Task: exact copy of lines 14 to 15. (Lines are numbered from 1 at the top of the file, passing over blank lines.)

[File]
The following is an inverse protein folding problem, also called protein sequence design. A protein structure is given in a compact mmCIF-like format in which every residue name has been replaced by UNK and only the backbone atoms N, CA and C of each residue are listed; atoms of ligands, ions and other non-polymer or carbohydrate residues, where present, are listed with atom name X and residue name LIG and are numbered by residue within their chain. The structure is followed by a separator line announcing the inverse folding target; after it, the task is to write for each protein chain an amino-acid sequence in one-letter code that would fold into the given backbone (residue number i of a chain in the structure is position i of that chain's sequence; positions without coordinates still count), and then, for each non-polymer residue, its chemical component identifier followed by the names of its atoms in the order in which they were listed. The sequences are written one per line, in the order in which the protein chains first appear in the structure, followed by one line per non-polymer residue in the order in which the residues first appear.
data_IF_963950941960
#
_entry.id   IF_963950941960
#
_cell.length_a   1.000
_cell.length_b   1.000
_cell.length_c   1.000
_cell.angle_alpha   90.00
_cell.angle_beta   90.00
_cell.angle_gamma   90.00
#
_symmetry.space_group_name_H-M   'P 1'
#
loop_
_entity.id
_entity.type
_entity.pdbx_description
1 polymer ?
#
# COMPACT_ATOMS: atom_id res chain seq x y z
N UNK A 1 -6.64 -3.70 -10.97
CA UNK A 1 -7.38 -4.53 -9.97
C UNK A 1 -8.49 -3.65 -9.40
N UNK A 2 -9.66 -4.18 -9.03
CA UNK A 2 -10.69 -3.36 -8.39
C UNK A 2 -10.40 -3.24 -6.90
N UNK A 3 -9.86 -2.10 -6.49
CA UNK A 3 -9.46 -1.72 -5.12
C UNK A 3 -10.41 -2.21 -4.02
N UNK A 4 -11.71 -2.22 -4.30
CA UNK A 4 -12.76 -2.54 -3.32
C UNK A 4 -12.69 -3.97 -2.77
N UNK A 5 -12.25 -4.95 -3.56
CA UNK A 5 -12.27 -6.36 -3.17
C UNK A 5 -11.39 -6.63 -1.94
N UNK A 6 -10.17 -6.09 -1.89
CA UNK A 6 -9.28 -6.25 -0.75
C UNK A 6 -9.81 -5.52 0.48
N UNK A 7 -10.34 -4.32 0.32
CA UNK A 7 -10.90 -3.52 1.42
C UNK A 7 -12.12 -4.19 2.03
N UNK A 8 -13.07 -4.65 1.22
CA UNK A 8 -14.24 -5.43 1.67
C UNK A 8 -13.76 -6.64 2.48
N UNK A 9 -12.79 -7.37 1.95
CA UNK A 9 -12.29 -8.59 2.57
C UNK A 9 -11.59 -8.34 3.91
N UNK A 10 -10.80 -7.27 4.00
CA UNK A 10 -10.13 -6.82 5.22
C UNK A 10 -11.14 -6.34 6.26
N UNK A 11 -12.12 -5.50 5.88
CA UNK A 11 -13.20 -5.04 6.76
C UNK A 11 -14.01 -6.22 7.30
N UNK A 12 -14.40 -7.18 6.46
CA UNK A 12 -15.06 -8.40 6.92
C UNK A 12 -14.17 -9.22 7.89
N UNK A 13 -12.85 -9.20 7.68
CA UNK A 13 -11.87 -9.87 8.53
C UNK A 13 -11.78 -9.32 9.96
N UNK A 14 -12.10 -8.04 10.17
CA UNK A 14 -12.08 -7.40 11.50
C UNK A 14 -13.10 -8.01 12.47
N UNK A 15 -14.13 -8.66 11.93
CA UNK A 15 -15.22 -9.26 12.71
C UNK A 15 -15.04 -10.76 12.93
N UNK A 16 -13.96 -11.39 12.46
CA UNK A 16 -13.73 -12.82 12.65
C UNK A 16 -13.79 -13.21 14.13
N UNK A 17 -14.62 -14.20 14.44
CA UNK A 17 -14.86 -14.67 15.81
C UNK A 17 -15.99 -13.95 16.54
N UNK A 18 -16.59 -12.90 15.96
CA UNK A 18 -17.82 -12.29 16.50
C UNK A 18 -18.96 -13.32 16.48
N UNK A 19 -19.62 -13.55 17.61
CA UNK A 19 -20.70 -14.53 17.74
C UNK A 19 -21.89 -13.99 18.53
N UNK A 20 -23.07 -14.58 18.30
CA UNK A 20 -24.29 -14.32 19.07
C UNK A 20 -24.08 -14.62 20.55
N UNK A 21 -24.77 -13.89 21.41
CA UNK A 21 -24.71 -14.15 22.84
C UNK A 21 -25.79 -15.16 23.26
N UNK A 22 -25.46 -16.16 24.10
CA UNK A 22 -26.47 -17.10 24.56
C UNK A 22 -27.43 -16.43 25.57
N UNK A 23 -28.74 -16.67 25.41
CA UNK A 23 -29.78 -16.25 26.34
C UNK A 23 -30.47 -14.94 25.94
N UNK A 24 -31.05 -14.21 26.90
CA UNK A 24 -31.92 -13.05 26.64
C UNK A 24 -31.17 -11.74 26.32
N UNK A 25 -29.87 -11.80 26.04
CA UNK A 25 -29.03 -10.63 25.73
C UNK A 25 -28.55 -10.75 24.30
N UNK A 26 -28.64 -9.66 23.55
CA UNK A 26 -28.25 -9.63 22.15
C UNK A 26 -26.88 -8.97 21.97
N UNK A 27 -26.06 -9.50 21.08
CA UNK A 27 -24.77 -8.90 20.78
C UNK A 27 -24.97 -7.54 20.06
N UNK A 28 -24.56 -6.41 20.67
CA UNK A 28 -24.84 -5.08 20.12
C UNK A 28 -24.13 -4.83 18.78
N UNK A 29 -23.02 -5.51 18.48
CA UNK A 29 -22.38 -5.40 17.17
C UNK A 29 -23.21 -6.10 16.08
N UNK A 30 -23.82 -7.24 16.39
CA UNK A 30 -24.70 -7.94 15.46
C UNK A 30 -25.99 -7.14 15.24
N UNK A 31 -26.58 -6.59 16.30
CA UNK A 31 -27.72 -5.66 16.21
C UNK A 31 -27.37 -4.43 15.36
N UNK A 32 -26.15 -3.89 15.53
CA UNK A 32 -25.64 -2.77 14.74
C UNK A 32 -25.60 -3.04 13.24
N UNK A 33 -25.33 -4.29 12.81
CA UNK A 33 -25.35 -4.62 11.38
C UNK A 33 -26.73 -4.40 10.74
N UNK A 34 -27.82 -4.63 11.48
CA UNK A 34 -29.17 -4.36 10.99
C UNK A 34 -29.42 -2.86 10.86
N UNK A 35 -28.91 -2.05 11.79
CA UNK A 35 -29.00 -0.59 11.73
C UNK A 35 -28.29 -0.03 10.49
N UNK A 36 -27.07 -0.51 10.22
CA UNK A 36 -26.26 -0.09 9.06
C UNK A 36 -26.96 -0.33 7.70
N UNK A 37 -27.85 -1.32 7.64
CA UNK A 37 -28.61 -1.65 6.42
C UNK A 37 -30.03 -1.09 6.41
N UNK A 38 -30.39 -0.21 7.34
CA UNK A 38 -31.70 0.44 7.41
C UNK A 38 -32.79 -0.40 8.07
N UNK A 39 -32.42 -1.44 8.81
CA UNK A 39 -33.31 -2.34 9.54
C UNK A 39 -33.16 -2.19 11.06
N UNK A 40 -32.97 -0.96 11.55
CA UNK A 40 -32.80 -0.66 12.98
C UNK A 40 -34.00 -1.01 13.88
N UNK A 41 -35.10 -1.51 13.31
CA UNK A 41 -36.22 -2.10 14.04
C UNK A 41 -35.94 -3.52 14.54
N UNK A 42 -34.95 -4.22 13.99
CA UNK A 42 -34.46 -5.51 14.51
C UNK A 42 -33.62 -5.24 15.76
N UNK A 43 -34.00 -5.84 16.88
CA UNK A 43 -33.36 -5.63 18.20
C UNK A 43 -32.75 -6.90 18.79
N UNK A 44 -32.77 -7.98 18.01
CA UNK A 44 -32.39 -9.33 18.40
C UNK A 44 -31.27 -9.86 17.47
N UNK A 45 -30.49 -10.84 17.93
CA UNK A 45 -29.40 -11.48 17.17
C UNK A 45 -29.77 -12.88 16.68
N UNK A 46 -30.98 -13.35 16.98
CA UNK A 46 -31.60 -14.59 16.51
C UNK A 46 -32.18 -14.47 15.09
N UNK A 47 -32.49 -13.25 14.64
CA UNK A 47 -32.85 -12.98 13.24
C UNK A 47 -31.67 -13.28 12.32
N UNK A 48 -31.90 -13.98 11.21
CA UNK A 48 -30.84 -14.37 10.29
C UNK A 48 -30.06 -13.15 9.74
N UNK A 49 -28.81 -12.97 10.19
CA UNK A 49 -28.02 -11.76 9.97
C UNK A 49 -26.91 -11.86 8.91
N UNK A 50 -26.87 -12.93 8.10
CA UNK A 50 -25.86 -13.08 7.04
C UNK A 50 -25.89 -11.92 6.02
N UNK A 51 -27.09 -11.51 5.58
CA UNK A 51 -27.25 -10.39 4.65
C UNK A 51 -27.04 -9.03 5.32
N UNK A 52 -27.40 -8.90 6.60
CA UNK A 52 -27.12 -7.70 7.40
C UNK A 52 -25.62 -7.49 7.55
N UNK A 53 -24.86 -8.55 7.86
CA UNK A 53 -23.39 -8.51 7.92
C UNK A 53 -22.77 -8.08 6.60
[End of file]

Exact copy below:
#
loop_